Mandibular Advancement Device (MAD), is a type of oral device is a adjustable oral appliance that ensures lower jaw in a forward position while sleeping. This can be a second line of therapy for mild to moderate sleep apnea. The Mandibular Advancement expands the space behind tongue, creates tension on the pharyngeal muscles, thereby reducing collapse of upper airway soft tissue and reduces vibration of palate.

Alternative treatment options

Another option is surgery, a surgical procedure called Uvulopalatopharyngoplastry (UPPP) , used to treat primarily snoring or OSA. However the surgical option is not recommended as the first line of treatment because of associated risks and also chances of recurrence.

 

References

01 : Weaver T.E., et al. 2007 “Relationship between hours of CPAP Use and Achieving Normal levels of Sleepiness and Daily Function” Sleep, vol. 30, No. 6, pp. 711-719 

02 : Epstein L.J., et al. 2009 ‘Clinical Guideline for the Evaluation, amangement and long-term Care of Obstructive Sleep Apnea in Adults” Journal of Clinical Sleep Medicine, vol. 5, no. 3 pp. 263-276. 

03 : Effects and Side-Effects of Surgery for Snoring and Obstructive Sleep Apnea- A systematic Review (SLEEP, vol. 32, no.1 2009. 

04 : Hillman D.R., Lack L.C., 2013 ‘Public Health implications of sleep loss: the community burden’ Medical Journal of Australia vol. 199, no. 8 pp. S7-S10 

05 : Palnitkar G., Zimmermann S.C., & Cistulli P.A. 2012 ‘Obstructive Sleep Apnoea in adults: Identifying risk factors and tailoring therapy’, MedicineToday, vol. 13, no. 8, pp. 14-23.

06 : Hillman D.R., Lack L.C., 2013 ‘Public Health implications of sleep loss: the community burden’ Medical Journal of Australia vol. 199, no. 8 pp. S7-S10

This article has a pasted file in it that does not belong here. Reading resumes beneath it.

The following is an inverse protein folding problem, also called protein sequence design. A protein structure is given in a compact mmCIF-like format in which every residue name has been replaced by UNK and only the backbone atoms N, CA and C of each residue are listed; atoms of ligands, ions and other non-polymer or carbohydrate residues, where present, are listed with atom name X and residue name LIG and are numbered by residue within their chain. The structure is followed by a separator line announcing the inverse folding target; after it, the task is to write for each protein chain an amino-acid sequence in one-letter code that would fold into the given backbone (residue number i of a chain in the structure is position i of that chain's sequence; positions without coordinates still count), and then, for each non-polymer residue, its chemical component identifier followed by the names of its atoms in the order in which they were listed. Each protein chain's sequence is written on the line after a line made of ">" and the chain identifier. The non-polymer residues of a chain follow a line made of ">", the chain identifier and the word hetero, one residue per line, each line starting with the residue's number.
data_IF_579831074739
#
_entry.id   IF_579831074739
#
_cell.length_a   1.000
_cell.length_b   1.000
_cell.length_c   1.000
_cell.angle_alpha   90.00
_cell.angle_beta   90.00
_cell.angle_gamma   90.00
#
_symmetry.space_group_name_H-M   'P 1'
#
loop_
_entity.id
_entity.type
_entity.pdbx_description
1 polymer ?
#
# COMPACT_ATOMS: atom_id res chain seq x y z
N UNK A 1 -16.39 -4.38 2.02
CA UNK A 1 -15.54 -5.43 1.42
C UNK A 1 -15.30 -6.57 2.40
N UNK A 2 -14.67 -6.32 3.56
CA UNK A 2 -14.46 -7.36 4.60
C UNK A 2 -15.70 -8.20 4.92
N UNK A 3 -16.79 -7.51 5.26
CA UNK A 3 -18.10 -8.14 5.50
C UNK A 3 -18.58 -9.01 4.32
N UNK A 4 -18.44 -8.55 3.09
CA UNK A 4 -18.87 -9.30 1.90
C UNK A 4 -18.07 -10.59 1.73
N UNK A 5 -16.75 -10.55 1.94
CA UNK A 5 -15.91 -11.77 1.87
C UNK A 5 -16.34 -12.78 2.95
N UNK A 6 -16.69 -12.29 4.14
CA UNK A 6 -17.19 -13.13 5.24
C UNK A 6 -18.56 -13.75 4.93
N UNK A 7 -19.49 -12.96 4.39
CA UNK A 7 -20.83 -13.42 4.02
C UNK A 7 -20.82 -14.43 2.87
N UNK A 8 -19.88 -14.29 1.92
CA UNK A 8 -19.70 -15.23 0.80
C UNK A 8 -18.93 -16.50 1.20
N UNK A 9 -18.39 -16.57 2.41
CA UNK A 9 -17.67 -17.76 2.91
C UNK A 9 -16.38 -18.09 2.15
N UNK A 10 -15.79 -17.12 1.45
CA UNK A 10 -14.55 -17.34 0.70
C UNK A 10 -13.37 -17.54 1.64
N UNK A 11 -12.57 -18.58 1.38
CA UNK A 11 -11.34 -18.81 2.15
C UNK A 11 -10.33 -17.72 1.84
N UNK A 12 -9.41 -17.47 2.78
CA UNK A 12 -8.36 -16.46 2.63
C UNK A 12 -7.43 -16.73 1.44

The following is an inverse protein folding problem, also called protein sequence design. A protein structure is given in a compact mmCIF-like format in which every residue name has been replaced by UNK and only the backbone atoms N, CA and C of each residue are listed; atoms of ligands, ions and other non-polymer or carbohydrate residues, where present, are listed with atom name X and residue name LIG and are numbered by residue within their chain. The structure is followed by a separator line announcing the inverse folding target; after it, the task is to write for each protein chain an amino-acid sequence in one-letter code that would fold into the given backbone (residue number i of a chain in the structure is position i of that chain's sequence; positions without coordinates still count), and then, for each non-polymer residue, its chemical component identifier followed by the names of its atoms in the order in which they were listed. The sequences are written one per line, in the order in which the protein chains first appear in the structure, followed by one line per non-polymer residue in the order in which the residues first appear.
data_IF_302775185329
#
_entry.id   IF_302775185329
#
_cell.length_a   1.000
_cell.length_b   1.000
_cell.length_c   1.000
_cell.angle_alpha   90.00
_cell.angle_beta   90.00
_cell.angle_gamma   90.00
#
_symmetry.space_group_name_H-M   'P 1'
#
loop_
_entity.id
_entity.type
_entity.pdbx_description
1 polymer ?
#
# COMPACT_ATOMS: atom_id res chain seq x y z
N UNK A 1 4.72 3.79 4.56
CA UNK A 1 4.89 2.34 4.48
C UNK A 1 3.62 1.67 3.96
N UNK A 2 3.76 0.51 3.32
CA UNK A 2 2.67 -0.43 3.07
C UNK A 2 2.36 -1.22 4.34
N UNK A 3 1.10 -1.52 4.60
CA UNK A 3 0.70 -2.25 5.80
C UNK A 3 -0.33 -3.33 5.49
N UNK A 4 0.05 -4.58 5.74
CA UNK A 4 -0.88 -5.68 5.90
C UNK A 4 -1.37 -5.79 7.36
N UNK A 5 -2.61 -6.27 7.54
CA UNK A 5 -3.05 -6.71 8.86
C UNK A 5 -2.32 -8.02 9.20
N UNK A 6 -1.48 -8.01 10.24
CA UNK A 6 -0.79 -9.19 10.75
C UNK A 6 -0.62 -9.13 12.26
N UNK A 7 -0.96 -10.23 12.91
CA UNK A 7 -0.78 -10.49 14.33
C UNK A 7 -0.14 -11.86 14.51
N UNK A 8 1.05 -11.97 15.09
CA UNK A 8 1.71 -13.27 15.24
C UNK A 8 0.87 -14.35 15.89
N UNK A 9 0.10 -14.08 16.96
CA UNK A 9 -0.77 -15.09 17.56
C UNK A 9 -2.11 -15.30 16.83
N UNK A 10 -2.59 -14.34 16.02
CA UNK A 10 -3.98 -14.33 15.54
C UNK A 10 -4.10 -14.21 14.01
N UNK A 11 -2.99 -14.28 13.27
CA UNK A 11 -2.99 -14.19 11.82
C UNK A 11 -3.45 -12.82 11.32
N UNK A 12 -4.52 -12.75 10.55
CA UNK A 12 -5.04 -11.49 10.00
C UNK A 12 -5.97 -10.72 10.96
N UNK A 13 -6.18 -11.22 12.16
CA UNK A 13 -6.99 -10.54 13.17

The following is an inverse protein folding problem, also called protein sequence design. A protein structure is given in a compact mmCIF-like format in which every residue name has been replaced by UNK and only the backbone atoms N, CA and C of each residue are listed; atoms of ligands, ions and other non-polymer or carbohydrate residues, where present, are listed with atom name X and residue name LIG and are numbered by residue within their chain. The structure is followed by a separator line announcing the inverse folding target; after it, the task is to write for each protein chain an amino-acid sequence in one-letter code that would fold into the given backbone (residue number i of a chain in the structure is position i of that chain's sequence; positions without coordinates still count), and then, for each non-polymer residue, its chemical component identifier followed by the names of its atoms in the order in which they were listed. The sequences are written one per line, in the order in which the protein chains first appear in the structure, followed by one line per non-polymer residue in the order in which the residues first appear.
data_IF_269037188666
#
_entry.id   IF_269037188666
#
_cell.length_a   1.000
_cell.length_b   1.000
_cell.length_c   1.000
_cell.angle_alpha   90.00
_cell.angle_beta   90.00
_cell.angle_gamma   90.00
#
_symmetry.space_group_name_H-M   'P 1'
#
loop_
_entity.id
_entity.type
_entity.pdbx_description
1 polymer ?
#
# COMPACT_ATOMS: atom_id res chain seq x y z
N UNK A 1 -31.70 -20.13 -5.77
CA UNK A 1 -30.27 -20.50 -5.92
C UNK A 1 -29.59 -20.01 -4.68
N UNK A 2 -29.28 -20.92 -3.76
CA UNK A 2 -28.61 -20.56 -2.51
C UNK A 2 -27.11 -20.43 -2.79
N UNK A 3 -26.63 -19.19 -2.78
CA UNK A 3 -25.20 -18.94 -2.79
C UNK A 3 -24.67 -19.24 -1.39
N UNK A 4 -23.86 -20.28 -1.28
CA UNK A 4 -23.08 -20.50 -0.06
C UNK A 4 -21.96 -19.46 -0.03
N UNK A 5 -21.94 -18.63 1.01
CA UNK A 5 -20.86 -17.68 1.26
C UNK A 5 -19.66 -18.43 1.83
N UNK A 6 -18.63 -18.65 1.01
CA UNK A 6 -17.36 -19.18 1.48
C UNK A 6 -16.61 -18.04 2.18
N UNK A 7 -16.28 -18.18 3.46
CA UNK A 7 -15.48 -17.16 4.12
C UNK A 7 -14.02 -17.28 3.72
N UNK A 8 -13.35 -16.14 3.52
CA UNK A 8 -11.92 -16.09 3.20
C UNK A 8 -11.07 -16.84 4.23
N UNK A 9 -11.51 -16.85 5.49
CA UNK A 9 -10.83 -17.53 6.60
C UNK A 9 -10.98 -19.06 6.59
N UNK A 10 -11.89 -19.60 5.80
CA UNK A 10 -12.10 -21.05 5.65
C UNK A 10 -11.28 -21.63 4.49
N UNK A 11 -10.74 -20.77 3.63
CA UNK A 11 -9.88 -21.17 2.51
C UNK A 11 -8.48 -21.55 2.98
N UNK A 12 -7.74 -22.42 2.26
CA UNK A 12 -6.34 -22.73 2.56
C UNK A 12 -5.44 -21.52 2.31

07 : Stuuts J et al. Driver risk factors for sleep-related crashes. Accident Analysis and Prevention 35 2003

08 : Ward K.L., et al. ‘Excessive Daytime Sleepiness Increases the risk of motor vehicle crash in Obstructive Sleep Apnea’ Journal of Clinical Sleep Medicine, 2013, vol. 9, no. 10 pp. 1013-1021

09 : Tregear S., Et al. ‘Obstructive Sleep Apnea and Risk of motor Vehicle Crash:Systematic Review and Meta-Analysis’ Journal of Clinical Sleep Medicine, 2009, vol. 5, no. 6 pp. 573-581 

10 : Punjabi N.M., 2008 “The Epidemiology of Adult Obstructive Sleep Apnea” American Thoracic Society Journal, vol. 5, pp. 136-143.

11 : Bradley, T.B., & Floras J.S. 2009 ‘Obstructive Sleep Apnoea and its cardiovascular consequences’ Lancet, vol. 373, pp. 82-93. 

Obstructive Sleep Apnea (OSA)

BOMT provides solutions for screening, diagnosis, treatment and continuous monitoring of patients suffering from Obstructive Sleep Apnea (OSA) or Sleep Disordered Breathing (SDB).

Select options to learn more about Obstructive Sleep Apnea and associated co-morbidities like Type 2 Diabetes, Secondary Hypertension

Central Sleep Apnea

Central Sleep Apnoea (CSA) is the least common type of sleep apnoea.  Scientists say that less than 20 percent of all cases of sleep apnoea  are diagnosed as CSA.

Unlike Obstructive Sleep Apnoea, Central Sleep Apnoea can occur while your airway is clear. CSA means you stop breathing for 10 seconds or more during sleep because your brain fails to send signals for your body to inhale. 

Cheyne-Strokes Respiration (CSR)

Coming Soon

Mixed Apnea (MA)

Coming Soon